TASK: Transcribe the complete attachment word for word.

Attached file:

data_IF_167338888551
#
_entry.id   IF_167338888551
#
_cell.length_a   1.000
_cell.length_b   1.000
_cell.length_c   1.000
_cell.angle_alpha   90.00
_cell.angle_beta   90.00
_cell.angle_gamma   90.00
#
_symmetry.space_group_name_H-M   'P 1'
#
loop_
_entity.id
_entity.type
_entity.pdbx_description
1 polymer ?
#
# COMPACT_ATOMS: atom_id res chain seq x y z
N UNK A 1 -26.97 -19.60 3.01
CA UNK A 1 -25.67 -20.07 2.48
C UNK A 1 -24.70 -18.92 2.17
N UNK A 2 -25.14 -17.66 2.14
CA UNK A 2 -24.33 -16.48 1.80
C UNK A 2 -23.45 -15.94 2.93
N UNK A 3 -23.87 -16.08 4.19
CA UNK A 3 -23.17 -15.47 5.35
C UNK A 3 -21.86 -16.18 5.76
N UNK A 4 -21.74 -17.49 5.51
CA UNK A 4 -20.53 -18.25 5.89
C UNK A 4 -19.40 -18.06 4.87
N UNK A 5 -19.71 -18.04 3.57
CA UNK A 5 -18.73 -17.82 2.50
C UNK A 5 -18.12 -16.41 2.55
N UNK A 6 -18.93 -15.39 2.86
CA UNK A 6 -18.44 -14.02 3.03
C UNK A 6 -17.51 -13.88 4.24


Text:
data_IF_167338888551
#
_entry.id   IF_167338888551
#
_cell.length_a   1.000
_cell.length_b   1.000
_cell.length_c   1.000
_cell.angle_alpha   90.00
_cell.angle_beta   90.00
_cell.angle_gamma   90.00
#
_symmetry.space_group_name_H-M   'P 1'
#
loop_
_entity.id
_entity.type
_entity.pdbx_description
1 polymer ?
#
# COMPACT_ATOMS: atom_id res chain seq x y z
N UNK A 1 -26.97 -19.60 3.01
CA UNK A 1 -25.67 -20.07 2.48
C UNK A 1 -24.70 -18.92 2.17
N UNK A 2 -25.14 -17.66 2.14
CA UNK A 2 -24.33 -16.48 1.80
C UNK A 2 -23.45 -15.94 2.93
N UNK A 3 -23.87 -16.08 4.19
CA UNK A 3 -23.17 -15.47 5.35
C UNK A 3 -21.86 -16.18 5.76
N UNK A 4 -21.74 -17.49 5.51
CA UNK A 4 -20.53 -18.25 5.89
C UNK A 4 -19.40 -18.06 4.87
N UNK A 5 -19.71 -18.04 3.57
CA UNK A 5 -18.73 -17.82 2.50
C UNK A 5 -18.12 -16.41 2.55
N UNK A 6 -18.93 -15.39 2.86
CA UNK A 6 -18.44 -14.02 3.03
C UNK A 6 -17.51 -13.88 4.24